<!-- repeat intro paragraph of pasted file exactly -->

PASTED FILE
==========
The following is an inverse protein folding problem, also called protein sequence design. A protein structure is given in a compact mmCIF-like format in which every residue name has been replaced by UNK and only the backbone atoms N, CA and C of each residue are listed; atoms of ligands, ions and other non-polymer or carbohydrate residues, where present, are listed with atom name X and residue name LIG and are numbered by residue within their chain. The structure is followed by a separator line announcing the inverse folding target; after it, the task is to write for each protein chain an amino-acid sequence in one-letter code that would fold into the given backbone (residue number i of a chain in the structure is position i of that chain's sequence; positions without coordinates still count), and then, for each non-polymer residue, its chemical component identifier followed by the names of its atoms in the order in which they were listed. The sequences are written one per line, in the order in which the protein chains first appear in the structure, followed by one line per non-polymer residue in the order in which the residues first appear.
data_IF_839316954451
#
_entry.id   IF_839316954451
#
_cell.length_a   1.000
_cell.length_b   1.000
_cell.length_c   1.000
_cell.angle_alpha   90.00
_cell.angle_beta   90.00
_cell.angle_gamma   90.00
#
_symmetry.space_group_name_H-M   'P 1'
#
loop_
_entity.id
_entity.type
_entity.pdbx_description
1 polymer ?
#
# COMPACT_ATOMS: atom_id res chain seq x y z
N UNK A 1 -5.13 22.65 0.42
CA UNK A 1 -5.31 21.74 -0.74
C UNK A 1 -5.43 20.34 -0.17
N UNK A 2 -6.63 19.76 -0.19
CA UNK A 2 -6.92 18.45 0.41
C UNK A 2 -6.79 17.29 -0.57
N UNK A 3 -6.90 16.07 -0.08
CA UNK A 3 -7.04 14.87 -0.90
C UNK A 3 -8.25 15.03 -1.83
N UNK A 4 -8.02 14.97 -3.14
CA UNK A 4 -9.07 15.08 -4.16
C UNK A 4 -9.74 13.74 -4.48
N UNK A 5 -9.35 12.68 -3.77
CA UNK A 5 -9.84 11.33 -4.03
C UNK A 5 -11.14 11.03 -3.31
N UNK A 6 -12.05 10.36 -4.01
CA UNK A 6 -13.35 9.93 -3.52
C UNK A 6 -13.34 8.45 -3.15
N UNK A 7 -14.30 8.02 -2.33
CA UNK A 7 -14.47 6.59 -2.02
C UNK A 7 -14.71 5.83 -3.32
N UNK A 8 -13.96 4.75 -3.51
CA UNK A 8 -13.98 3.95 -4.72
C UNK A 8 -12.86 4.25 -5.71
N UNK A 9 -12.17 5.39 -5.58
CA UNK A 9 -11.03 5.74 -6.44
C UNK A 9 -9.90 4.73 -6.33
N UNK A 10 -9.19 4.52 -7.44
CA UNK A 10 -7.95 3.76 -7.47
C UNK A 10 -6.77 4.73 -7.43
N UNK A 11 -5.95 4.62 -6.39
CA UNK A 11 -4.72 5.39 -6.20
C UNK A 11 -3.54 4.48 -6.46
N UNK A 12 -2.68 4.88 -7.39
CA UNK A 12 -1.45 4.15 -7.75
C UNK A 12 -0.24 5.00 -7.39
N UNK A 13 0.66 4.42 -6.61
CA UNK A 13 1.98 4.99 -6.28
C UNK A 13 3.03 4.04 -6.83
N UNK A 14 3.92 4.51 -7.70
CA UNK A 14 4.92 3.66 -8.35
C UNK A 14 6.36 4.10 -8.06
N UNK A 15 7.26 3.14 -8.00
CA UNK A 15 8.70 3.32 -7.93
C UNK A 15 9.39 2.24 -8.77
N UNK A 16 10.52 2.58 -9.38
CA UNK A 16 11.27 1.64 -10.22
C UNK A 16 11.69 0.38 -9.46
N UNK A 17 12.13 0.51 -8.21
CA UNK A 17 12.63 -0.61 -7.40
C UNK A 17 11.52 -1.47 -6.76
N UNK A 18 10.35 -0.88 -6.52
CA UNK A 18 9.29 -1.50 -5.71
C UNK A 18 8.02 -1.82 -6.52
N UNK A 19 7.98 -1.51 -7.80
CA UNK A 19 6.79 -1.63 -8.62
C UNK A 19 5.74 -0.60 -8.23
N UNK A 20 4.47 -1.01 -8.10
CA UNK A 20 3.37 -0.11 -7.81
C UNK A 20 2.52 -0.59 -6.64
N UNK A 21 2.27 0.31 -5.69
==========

The following is an inverse protein folding problem, also called protein sequence design. A protein structure is given in a compact mmCIF-like format in which every residue name has been replaced by UNK and only the backbone atoms N, CA and C of each residue are listed; atoms of ligands, ions and other non-polymer or carbohydrate residues, where present, are listed with atom name X and residue name LIG and are numbered by residue within their chain. The structure is followed by a separator line announcing the inverse folding target; after it, the task is to write for each protein chain an amino-acid sequence in one-letter code that would fold into the given backbone (residue number i of a chain in the structure is position i of that chain's sequence; positions without coordinates still count), and then, for each non-polymer residue, its chemical component identifier followed by the names of its atoms in the order in which they were listed. The sequences are written one per line, in the order in which the protein chains first appear in the structure, followed by one line per non-polymer residue in the order in which the residues first appear.